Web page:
As I mentioned in my last post about the 2012 VWs on the Green show, I had been working quite hard for the last few months trying to get Gus ready to drive to the show. I drained the gas from the gas tank, which was a disgustingly smelly and painful job (some a lot went on my arm, and if you’ve never spilled gas on yourself, well…don’t. It burns. )
This is what the gas looked like after I drained it. Normal, fresh gas is almost clear – like water. After I drained the tank and put some fresh gas in Gus ran (and smelled) much better.
I finally had gotten the muffler attached, and put on new(er) tires and wheels that I bought a few years ago. It was time to take Gus for a spin around the neighborhood to see how he did.
As usual, Gus attracted quite a few neighborhood spectators, as he rarely makes it out of the garage. He did ok driving around the ‘hood – the brakes were a little soft, but still worked. The next test was to go out onto the “big road” – the 35 mph road around the subdivision. I’ve never taken Gus outside of the friendly confines of the 20 mph streets surrounding his home. We headed into uncharted waters (for me anyway…I know Gus has been on many a road).
And, not having really driven a VW bus on a normal road, it was a bit scary. Especially since I couldn’t seem to get him over 35 miles per hour. He did make it a few miles around on the big road, but something seemed off. He was very sluggish – I had to floor it to make it to 35 mph. Something was wrong, and there was no way I could drive only 35 mph to the VW show. So it was time for diagnostics. A compression test was in order.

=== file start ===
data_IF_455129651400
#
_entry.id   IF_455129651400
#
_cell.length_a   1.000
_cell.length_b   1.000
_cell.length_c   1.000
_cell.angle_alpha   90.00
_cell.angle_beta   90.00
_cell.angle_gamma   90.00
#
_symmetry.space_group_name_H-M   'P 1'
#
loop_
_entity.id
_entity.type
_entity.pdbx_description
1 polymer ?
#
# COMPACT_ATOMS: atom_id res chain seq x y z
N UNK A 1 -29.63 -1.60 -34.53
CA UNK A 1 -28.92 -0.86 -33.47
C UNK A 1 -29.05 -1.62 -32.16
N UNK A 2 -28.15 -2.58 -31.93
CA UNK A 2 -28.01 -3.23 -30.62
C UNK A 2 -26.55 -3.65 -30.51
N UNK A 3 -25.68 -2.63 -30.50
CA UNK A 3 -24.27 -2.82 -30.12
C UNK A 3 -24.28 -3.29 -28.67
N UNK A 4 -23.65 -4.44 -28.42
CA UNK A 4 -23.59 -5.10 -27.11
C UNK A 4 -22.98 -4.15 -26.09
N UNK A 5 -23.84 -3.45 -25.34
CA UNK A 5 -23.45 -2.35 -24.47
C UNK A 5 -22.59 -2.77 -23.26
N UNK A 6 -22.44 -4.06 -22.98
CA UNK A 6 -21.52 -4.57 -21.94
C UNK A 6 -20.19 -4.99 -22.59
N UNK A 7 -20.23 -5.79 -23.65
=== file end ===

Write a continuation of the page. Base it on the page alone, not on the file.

Richard Atwell’s superb VW bus site has an excellent write-up on engine diagnosis here. Basically a compression test tells you how much compression the engine has – generally, the higher the number, the better.
Here are Gus’s results:
Cylinder 1- 75 first time, then I could only get it to 60
Cylinder 2 – 89 then 86
Cylinder 3 – ZERO (checked and rechecked many times)
Cylinder 4 – 115 then 110
ZERO is not good. I posted my results on the IAC website, and was advised to adjust my valves, and check again. I adjusted the valves, and #3′s intake was 3 1/2 turns off (counterclockwise) before making contact…so 5 turns total when you take into account the 1 1/2 turns clockwise for adjusting, if that makes sense (to those of you reading who understand what I was doing…)
I rechecked compression, and here were the new totals:
Cylinder 1 – 94, then 75
Cylinder 2 – 83 then 81
Cylinder 3 – ZERO
Cylinder 4 – 110
ZERO is still not good. It basically means there is no compression on Cylinder #3, so the engine is running on only three cylinders, instead of the four it should be running on. Confirmation from Colin and some other folks basically confirmed it’s time to pull the engine. Probably valve seat recession, or a burnt valve. Bummer.
So…did Gus make the trip? No, unfortunately. But I am in the process of removing Gus’s engine now, and I’m going to check out the spare engine to see if the compression is good on that one. If so, I’ll switch engines and hopefully get on the road this summer!
So it’s back into the garage for now…but he is looking pretty spiffy, huh?